Some teams just don’t have it; they suffer their greatest loss before the season begins. Others never win a game but end the season undefeated. My daughter plays for such a team. Perhaps you’ve heard of them, The Lower Sloughton Savings and Loan Mini-Mites, proud defenders of the league’s Most Consistent Performance title. They play a game much like soccer, on a soccer field with a soccer ball wearing soccer uniforms, but instead of stifling their creativity with “positions” or “defense,” they gleefully swarm the ball wherever it goes and, following a score, equally gleefully disentangle one another from the net of their own goal. Except for fans of the sport, they are a joy to behold. To watch the Mini-Mites, one might think they had never learned the fundamentals of the game, but as their coach I can tell you we practice often and hard, though it’s possible we disagree about what’s fundamental. I came to my position by default, as you may have gathered, the only parent of any player willing to suffer the criticisms of all the other parents. We are the very model of a different sort of team. We vote, for instance, before every game, whether to defend our goal or use it as an additional target. Though they are mostly ten years old, and girls, I call my players men. The captain tells me what she and the men have decided. We substitute on the basis of who has to potty. No team we face is as good as my men at keep-away, accidental collisions, and playing dead, and no team hugs, hugs everybody, like my men do when time runs out. On the way home from almost every game my daughter asks me, “Did we win, Dad?” I love that question.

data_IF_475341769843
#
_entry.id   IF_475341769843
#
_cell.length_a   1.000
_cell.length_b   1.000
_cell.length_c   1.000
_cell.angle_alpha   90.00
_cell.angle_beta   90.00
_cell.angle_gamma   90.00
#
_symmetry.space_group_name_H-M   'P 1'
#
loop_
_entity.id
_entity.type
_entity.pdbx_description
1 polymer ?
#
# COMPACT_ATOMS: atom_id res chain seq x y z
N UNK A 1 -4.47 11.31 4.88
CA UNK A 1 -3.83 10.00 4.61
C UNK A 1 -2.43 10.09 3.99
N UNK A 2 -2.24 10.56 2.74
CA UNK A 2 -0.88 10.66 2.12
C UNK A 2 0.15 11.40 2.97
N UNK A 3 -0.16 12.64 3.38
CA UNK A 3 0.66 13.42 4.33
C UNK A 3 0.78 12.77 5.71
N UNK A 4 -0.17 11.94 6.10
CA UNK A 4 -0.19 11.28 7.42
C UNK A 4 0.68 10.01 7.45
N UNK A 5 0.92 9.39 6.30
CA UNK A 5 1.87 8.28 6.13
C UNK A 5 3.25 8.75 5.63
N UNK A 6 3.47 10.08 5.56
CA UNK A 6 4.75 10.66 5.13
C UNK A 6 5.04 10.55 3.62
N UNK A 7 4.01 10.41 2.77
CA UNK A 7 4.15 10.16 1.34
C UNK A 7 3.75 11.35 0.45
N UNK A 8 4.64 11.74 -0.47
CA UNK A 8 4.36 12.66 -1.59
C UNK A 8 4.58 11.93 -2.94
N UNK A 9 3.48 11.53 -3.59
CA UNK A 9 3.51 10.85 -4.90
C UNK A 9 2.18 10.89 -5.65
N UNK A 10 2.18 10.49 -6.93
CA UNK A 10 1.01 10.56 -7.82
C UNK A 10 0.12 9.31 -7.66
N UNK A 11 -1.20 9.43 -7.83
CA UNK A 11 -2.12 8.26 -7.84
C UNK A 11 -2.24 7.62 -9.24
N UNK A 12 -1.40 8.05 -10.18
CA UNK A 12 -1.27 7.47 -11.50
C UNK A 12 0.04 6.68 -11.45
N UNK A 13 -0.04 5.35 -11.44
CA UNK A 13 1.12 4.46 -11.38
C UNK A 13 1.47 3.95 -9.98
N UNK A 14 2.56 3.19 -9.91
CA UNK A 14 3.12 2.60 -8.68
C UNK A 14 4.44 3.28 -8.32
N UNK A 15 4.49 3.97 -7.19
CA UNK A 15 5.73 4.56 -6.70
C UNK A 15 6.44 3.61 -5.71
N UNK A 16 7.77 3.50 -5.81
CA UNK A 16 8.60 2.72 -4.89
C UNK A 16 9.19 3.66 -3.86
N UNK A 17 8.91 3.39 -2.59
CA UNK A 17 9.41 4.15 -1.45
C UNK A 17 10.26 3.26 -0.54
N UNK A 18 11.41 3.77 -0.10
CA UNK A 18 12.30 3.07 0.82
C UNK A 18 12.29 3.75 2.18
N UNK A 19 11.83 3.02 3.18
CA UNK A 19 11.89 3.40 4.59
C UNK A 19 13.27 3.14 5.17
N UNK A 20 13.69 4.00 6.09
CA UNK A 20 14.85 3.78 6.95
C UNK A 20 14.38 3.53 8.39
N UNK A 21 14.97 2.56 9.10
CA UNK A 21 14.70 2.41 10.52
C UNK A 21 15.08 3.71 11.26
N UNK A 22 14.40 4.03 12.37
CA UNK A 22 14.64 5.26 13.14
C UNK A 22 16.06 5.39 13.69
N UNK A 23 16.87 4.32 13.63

Copyright © January 08, 2009 David Hodges

Page copy protected against web site content infringement by Copyscape